SMA (Shape Memory Alloy), also known as memory metal, is another type of material which can be used to construct haptic substrate 104. SMA may be made of copper-zinc-aluminum, copper-aluminum-nickel, nickel-titanium alloys, or a combination of copper-zinc-aluminum, copper-aluminum-nickel, and/or nickel-titanium alloys. A characteristic of SMA is that when its original shape is deformed, it regains its original shape in accordance with the ambient temperature and/or surrounding environment. It should be noted that the present embodiment may combine the EAP, piezoelectric elements, and/or SMA to achieve a specific haptic sensation.

Deforming mechanism 106 provides a pulling and/or pushing force to translate elements in the haptic substrate 104 causing flexible surface 102 to deform. For example, when deforming mechanism 106 creates a vacuum between flexible surface 102 and haptic substrate 104, flexible surface 102 is pushed against haptic substrate 104 causing flexible surface 102 to show the texture of flexible surface 102 in accordance with the surface pattern of haptic substrate 104. In other words, once a surface pattern of haptic substrate 104 is generated, flexible surface is pulled or pushed against haptic substrate 104 to reveal the pattern of haptic substrate 104 through the deformed surface of flexible surface 102. In one embodiment, haptic substrate 104 and deforming mechanism 106 are constructed in the same or substantially the same layer.

Upon receipt of a first activating signal, haptic substrate 104 generates a first surface pattern. After formation of the surface pattern of haptic substrate 104, deforming mechanism 106 is subsequently activated to change surface texture of flexible surface 102 in response to the surface pattern of haptic substrate 104. Alternatively, if haptic substrate 104 receives a second activating signal, it generates a second pattern.

Haptic substrate 104 further includes multiple tactile regions wherein each region can be independently activated to form a surface pattern of the substrate. Haptic substrate 104 is also capable of generating a confirmation feedback to confirm an input selection entered by a user. Deforming mechanism 106 is configured to deform the surface texture of flexible surface 102 from a first surface characteristic to a second surface characteristic. It should be noted that haptic device further includes a sensor, which is capable of activating the device when the sensor detects a touch on flexible surface 102. Deforming mechanism 106 may be a vacuum generator, which is capable of causing flexible surface 102 to collapse against the first surface pattern to transform its surface configuration in accordance with the configuration of first pattern of haptic substrate 104.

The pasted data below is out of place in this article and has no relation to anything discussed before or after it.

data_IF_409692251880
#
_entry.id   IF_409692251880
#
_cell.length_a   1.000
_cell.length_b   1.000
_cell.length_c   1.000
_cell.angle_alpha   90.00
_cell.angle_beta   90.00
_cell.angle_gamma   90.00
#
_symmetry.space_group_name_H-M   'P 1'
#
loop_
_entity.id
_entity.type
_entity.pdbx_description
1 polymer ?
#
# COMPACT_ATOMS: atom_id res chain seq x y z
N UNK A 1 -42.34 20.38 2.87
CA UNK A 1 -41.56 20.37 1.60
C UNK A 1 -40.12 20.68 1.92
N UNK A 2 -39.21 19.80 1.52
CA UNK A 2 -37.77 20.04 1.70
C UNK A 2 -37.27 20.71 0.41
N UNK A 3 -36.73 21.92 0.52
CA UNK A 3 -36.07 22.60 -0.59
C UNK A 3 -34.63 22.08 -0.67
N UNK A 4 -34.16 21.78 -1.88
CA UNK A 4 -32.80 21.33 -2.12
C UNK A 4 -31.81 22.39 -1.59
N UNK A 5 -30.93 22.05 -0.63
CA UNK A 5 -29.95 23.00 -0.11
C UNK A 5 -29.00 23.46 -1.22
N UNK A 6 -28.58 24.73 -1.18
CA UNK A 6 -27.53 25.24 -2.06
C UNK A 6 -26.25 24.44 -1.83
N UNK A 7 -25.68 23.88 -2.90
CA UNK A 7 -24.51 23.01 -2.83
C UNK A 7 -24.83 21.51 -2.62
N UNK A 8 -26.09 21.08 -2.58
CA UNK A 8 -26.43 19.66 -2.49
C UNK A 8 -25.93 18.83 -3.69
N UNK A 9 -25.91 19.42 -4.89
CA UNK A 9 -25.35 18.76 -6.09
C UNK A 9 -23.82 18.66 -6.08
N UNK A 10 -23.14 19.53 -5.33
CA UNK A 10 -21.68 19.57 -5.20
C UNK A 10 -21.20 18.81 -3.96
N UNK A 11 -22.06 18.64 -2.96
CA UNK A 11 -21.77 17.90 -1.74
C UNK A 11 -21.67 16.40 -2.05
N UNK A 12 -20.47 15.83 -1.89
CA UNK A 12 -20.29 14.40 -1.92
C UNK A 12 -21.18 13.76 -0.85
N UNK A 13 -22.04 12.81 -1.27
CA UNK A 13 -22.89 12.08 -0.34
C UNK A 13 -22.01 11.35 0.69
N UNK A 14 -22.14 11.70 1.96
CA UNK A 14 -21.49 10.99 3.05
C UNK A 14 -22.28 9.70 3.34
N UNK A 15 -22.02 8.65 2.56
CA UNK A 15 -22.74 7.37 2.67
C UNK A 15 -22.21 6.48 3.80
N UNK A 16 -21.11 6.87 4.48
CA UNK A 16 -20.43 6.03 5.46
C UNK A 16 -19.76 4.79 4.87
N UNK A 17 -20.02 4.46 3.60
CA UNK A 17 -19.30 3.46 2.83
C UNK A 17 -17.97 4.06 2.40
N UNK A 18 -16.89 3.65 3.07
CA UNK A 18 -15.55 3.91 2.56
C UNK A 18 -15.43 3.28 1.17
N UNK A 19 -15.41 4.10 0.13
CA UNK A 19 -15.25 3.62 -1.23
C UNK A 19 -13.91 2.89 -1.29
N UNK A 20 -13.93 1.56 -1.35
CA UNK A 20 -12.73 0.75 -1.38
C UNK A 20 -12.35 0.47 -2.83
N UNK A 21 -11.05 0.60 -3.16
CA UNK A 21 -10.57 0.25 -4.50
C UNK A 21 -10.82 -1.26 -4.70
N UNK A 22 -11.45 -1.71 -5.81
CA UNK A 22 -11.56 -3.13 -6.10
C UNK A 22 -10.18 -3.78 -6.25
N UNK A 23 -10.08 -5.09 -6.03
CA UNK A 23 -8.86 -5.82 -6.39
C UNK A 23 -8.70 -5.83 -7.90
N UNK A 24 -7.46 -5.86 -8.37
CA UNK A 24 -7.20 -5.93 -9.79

FIG. 1(b) shows a 3D diagram illustrating a haptic device 130 using a haptic substrate and a flexible surface in accordance with one embodiment of the present invention. Device 130 includes a flexible surface 102, a haptic substrate 134, and a deforming mechanism 106. It should be noted that the underlying concept of the exemplary embodiment of the present invention would not change if additional blocks (circuits or layers) were added to or removed from device 130.

Haptic substrate 134 is similar or substantially similar to haptic substrate 104 illustrated in FIG. 1(a) except that tactile regions 136 and 139 are activated. Tactile regions 136 and 139 are raised in a z-axis direction. Upon receipt of one or more activating signals, haptic substrate 134 identifies a surface pattern in accordance with the activating signals. Haptic substrate 134 provides identified pattern by activating various tactile regions such as regions 136 and 139 to generate the pattern. It should be noted that tactile regions 136 and 139 imitate two buttons or keys. In another embodiment, tactile region 136 or 139 includes multiple haptic bits wherein each bit can be controlled for activating or deactivating.

FIG. 1(c) shows a 3D diagram illustrating a haptic device 140 using a haptic substrate and a flexible surface in accordance with one embodiment of the present invention. Device 140 includes a flexible surface 142, a haptic substrate 134, and a deforming mechanism 106. It should be noted that haptic substrate 134 and deforming mechanism 106 are the same or substantially the same elements. It should be further noted that the underlying concept of the exemplary embodiment of the present invention would not change if additional blocks were added to or removed from device 140.